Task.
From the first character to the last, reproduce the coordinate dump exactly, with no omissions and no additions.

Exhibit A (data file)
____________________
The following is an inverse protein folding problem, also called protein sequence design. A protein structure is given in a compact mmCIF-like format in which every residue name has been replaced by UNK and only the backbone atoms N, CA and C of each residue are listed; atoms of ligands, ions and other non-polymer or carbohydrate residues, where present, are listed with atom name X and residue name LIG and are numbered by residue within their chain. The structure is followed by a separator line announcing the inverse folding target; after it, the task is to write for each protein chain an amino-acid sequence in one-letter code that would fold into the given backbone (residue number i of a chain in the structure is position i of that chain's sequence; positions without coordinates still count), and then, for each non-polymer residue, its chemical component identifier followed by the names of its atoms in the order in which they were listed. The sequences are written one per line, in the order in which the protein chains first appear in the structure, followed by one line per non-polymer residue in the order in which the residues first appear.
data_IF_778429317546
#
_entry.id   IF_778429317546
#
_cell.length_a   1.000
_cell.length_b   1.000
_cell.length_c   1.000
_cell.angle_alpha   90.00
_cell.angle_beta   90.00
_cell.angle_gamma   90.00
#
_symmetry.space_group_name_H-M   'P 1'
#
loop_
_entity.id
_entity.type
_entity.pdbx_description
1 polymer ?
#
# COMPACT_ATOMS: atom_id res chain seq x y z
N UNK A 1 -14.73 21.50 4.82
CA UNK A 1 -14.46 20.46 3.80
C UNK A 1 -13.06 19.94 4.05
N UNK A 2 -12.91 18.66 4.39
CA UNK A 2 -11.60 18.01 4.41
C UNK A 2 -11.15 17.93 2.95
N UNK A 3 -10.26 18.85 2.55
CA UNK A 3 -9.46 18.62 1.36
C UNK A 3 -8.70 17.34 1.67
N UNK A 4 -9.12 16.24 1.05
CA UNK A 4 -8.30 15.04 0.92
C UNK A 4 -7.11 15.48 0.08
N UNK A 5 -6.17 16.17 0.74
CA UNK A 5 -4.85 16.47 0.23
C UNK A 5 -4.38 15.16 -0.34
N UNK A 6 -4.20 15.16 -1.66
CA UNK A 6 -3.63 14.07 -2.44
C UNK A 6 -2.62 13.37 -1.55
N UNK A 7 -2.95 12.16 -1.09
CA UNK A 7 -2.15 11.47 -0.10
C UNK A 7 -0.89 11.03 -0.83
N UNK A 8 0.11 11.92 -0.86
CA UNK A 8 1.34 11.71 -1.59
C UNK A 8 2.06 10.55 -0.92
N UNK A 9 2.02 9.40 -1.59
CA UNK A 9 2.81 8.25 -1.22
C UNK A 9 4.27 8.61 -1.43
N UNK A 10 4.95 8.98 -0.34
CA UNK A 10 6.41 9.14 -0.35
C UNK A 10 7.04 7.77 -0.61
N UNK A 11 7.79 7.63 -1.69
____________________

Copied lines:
The following is an inverse protein folding problem, also called protein sequence design. A protein structure is given in a compact mmCIF-like format in which every residue name has been replaced by UNK and only the backbone atoms N, CA and C of each residue are listed; atoms of ligands, ions and other non-polymer or carbohydrate residues, where present, are listed with atom name X and residue name LIG and are numbered by residue within their chain. The structure is followed by a separator line announcing the inverse folding target; after it, the task is to write for each protein chain an amino-acid sequence in one-letter code that would fold into the given backbone (residue number i of a chain in the structure is position i of that chain's sequence; positions without coordinates still count), and then, for each non-polymer residue, its chemical component identifier followed by the names of its atoms in the order in which they were listed. The sequences are written one per line, in the order in which the protein chains first appear in the structure, followed by one line per non-polymer residue in the order in which the residues first appear.
data_IF_778429317546
#
_entry.id   IF_778429317546
#
_cell.length_a   1.000
_cell.length_b   1.000
_cell.length_c   1.000
_cell.angle_alpha   90.00
_cell.angle_beta   90.00
_cell.angle_gamma   90.00
#
_symmetry.space_group_name_H-M   'P 1'
#
loop_
_entity.id
_entity.type
_entity.pdbx_description
1 polymer ?
#
# COMPACT_ATOMS: atom_id res chain seq x y z
N UNK A 1 -14.73 21.50 4.82
CA UNK A 1 -14.46 20.46 3.80
C UNK A 1 -13.06 19.94 4.05
N UNK A 2 -12.91 18.66 4.39
CA UNK A 2 -11.60 18.01 4.41
C UNK A 2 -11.15 17.93 2.95
N UNK A 3 -10.26 18.85 2.55
CA UNK A 3 -9.46 18.62 1.36
C UNK A 3 -8.70 17.34 1.67
N UNK A 4 -9.12 16.24 1.05
CA UNK A 4 -8.30 15.04 0.92
C UNK A 4 -7.11 15.48 0.08
N UNK A 5 -6.17 16.17 0.74
CA UNK A 5 -4.85 16.47 0.23
C UNK A 5 -4.38 15.16 -0.34
N UNK A 6 -4.20 15.16 -1.66
CA UNK A 6 -3.63 14.07 -2.44
C UNK A 6 -2.62 13.37 -1.55
N UNK A 7 -2.95 12.16 -1.09
CA UNK A 7 -2.15 11.47 -0.10
C UNK A 7 -0.89 11.03 -0.83
N UNK A 8 0.11 11.92 -0.86
CA UNK A 8 1.34 11.71 -1.59
C UNK A 8 2.06 10.55 -0.92
N UNK A 9 2.02 9.40 -1.59
CA UNK A 9 2.81 8.25 -1.22
C UNK A 9 4.27 8.61 -1.43
N UNK A 10 4.95 8.98 -0.34
CA UNK A 10 6.41 9.14 -0.35
C UNK A 10 7.04 7.77 -0.61
N UNK A 11 7.79 7.63 -1.69